Introduction to the Trade Life Cycle

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Hello folks, in this blog we will learn about the trade life cycle. So before going into detail, one genuine question comes to mind is What is the Trade life cycle?

In the financial market, “trade” means to buy and/or sell securities/financial products. To explain it further, a trade is the conversion of an order placed on the exchange which results in pay-in and pay-out of funds and securities. The trade ends with the settlement of the order placed. All the steps involved in a trade, from the point of order receipt (where relevant) and trade execution through to settlement of the trade, are commonly referred to as the ‘trade lifecycle’.

The Trade Life Cycle mainly divided into two parts:

  1. Trading Activity
  2. Operational Activity

Trading Activity:  Under this activity, it covers all process and procedure to capture trade from the client via front office and enrich that trade so it will able to send it for operational activity. This activity has two parts.

  • Trade Execution
  • Trade Capture (Front office)

Trade Execution: In this logical step we determine the trading business channel where sellers and buyers execute trades. On the basis of business channel trading markets classified into two categories.

  1. Quote-driven Markets: In markets where market makers publicize (quote) prices at which they are prepared to buy and sell with the intention of attracting a counterparty, the market is said to be ‘quote-driven’. Examples of quote-driven markets where quoted prices are displayed on computer screens are Nasdaq (US), SEAQ (UK) and the Eurobond market trade execution typically occurs by telephone or electronically.
  2. Order-driven Markets: In markets in which orders from sellers are compared and matched with buyers’ orders electronically, the market is said to be ‘order-driven.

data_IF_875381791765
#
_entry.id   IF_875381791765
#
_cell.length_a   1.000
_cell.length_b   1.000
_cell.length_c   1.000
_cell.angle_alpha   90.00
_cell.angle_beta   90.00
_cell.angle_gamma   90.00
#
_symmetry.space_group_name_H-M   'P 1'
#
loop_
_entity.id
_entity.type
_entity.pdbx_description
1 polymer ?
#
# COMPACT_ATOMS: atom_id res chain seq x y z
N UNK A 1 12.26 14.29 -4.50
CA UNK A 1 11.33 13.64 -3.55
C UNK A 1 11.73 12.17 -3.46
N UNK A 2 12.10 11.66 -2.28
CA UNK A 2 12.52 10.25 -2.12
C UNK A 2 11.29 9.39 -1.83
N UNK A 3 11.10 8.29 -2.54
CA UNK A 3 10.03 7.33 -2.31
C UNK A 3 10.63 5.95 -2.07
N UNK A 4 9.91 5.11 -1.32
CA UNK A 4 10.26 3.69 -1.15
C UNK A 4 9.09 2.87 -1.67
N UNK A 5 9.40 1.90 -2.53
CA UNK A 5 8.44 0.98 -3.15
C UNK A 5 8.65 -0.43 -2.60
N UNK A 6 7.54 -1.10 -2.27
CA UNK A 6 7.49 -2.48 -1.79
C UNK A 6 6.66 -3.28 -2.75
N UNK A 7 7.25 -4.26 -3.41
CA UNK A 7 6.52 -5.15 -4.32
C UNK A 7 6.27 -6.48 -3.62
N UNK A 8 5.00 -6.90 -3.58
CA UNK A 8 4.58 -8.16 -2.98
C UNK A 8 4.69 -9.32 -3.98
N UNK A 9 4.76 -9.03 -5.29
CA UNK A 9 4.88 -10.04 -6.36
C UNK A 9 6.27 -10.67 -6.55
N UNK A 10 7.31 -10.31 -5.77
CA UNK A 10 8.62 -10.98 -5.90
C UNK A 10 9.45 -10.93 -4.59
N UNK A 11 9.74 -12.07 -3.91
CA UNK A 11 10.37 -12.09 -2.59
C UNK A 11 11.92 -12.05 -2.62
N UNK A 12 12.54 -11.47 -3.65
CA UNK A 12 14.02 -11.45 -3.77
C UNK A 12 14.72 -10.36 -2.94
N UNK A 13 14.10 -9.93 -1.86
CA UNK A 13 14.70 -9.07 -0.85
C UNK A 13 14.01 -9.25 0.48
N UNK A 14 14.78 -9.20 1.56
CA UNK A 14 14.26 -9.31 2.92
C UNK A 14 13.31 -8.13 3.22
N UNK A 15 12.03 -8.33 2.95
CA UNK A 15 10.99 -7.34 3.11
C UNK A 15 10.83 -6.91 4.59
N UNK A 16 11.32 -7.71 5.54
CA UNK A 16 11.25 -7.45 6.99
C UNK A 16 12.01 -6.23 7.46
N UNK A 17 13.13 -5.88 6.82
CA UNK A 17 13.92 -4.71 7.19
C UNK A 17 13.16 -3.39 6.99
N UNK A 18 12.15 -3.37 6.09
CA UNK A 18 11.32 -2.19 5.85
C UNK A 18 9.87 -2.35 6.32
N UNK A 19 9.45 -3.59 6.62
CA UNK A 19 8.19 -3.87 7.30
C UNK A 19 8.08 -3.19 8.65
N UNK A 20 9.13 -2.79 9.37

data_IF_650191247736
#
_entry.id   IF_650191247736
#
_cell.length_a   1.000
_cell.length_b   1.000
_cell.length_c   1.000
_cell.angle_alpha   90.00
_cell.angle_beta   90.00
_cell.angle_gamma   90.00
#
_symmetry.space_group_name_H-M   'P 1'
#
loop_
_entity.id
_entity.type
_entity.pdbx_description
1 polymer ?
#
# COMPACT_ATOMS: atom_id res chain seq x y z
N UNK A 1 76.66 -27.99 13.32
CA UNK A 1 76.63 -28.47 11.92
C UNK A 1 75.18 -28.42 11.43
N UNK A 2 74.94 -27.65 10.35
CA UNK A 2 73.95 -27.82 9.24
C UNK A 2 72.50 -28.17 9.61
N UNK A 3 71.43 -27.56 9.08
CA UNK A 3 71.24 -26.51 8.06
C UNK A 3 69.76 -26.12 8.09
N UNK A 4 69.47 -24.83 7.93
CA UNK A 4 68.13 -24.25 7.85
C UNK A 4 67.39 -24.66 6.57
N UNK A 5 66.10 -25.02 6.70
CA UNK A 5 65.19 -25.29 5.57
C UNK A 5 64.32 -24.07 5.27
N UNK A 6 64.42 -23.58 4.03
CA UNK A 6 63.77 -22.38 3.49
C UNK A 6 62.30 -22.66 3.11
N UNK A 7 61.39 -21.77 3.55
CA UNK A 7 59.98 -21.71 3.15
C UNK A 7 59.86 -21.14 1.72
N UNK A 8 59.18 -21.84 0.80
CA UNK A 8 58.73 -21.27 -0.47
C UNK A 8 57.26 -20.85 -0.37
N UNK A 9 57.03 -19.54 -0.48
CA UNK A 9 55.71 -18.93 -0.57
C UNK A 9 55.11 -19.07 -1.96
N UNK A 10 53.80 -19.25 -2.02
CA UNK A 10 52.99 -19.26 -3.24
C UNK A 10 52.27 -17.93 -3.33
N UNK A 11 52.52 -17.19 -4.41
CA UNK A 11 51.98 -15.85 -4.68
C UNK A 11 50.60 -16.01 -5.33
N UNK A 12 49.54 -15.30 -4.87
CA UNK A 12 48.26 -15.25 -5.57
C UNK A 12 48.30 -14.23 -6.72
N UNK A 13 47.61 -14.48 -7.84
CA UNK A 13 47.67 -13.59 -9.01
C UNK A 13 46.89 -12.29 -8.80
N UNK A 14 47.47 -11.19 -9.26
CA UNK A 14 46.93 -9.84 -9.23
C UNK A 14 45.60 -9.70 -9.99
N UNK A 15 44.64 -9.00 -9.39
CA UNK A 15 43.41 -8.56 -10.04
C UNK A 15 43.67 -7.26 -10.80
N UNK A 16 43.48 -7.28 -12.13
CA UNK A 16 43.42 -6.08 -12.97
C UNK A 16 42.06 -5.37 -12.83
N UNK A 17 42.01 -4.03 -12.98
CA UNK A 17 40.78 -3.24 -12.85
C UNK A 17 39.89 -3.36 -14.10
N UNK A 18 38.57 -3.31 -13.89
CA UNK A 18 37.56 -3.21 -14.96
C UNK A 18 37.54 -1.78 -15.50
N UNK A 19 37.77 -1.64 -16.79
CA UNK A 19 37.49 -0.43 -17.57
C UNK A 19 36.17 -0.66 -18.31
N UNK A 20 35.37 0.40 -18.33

Examples of order-driven markets are SEATS (Australia), Xetra (Germany), SETS (UK).

Trade Capture (Front office): The successful capture of a trade within a trading system should result in the trade details being sent to the back office immediately, via an interface, for operational processing. Where an STO (Securities Trading Organisation) has no trading system (nowadays a rare circumstance), the trade detail is usually recorded manually, by the trader or market maker, onto a ‘dealing slip’ this will require collection by, or delivery to, the middle office or settlement department for operational processing. Under these circumstances, the trader or market maker will need to maintain their trading position manually, keeping it updated with any new trades.

The Pictorial representation of the Trade life cycle is :

Trade Life Cycle

Knoldus provides Fintech solution by using the Lightbend Reactive Platform with Event Sourcing technologies to make applications fast, scalable, and fault tolerance. If you need any support then send a mail to

A good introduction connecting the concepts of event sourcing and how it can be useful for your business can be found in Vikas Hazrati’s article.

In the next blog, we will learn the role of operational activity in the trade life cycle.

References :

  • Securities operations (A Guide to Trade and Position Management) by Michael Simmons

To explore more about the essential trading concepts and terminology, take a look at my other article “The essential trading concepts and Terminology”.

In our portfolio of the trading industry, one of a client – Singapore Stock Exchange transforms its development methodology and speed application delivery while upholding its standards for security and stability with the help of our solutions.

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